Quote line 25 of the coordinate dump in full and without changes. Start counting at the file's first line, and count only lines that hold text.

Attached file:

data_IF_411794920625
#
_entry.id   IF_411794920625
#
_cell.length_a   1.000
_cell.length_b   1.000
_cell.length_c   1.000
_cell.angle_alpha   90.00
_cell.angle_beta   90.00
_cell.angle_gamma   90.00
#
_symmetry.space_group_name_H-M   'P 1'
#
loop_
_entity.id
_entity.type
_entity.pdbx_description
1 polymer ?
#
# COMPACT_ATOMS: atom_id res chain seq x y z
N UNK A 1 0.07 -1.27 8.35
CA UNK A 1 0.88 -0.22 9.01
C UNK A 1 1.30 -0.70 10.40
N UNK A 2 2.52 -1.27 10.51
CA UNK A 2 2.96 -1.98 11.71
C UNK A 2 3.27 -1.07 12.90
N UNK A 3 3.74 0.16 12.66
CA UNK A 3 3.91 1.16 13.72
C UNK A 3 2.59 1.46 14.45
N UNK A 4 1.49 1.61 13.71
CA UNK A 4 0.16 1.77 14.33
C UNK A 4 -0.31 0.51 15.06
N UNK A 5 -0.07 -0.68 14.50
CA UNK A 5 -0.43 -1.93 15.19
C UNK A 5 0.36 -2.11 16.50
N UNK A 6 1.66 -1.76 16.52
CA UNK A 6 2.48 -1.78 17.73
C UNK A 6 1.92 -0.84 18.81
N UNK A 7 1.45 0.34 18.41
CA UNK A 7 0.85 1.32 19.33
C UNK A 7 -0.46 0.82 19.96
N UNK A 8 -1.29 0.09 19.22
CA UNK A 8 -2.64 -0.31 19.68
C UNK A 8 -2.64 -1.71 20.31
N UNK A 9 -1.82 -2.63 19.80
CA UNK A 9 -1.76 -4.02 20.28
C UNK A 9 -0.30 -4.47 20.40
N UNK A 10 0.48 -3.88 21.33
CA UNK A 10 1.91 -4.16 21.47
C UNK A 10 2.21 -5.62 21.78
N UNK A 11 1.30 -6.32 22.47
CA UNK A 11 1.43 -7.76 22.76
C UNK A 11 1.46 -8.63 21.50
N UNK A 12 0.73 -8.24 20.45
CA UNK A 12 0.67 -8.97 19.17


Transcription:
CA UNK A 2 2.96 -1.98 11.71